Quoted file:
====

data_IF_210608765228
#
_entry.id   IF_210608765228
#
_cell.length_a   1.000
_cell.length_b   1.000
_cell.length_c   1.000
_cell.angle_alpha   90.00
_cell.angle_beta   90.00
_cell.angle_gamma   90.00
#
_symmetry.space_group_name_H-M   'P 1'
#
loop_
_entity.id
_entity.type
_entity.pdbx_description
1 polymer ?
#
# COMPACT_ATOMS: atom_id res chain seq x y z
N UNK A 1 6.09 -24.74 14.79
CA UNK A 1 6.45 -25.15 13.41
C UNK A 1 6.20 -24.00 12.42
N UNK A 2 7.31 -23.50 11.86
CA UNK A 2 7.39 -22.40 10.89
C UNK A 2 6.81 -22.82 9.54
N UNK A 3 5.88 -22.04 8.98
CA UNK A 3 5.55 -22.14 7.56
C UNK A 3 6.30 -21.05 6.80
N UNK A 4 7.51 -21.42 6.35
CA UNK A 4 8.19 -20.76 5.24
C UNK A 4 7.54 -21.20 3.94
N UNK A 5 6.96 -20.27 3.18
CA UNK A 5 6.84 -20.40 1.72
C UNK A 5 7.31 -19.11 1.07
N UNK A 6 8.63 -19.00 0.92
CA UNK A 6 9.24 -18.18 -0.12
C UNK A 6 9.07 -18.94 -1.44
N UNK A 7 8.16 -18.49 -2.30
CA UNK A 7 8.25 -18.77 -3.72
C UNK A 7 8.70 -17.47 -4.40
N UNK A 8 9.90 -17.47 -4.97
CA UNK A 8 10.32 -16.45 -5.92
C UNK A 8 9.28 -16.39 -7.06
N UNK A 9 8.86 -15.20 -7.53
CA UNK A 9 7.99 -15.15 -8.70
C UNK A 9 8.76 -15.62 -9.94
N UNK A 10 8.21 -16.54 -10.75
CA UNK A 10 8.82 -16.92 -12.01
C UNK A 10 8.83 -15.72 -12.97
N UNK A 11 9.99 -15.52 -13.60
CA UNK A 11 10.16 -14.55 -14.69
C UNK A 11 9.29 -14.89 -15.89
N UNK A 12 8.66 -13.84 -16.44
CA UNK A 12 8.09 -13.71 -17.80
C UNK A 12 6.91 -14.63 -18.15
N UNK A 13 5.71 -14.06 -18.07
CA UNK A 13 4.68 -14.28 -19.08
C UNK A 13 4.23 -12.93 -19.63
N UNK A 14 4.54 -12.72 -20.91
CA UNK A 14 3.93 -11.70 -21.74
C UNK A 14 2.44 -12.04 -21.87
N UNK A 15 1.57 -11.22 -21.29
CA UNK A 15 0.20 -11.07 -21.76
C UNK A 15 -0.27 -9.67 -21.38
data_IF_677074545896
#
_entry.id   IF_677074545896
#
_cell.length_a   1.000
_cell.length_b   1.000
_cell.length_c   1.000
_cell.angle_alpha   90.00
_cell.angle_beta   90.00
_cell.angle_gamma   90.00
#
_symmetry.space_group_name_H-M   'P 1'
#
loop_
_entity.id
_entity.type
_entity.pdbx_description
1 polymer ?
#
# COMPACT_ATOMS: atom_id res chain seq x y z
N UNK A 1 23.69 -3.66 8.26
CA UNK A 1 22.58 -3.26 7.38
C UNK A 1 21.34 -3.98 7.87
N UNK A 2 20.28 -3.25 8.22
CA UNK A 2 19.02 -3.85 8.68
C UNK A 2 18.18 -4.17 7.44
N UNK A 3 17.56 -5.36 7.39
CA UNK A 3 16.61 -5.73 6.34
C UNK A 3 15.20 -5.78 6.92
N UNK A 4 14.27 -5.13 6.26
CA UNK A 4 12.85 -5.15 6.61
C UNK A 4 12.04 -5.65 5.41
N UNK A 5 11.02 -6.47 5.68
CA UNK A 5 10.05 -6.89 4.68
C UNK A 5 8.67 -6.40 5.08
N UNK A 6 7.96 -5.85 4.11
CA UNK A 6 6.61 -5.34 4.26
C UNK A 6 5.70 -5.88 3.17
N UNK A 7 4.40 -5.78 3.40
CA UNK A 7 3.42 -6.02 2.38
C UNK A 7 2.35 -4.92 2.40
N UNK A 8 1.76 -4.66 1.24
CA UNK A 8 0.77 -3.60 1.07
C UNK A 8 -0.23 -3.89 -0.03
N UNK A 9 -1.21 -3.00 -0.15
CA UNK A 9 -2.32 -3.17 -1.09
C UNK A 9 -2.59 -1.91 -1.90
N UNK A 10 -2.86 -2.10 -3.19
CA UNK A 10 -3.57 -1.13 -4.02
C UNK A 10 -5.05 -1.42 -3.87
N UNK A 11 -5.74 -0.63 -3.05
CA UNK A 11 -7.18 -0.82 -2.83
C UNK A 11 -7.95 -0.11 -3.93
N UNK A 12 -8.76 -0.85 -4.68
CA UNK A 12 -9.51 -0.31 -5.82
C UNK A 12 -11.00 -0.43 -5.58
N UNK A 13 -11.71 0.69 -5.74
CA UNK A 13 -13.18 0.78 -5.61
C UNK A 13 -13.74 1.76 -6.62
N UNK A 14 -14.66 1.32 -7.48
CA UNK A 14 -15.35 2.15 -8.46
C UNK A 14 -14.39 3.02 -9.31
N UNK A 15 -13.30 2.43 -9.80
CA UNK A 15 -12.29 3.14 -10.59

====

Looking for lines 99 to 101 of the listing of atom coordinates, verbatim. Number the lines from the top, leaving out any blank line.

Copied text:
CA UNK A 5 10.05 -6.89 4.68
C UNK A 5 8.67 -6.40 5.08
N UNK A 6 7.96 -5.85 4.11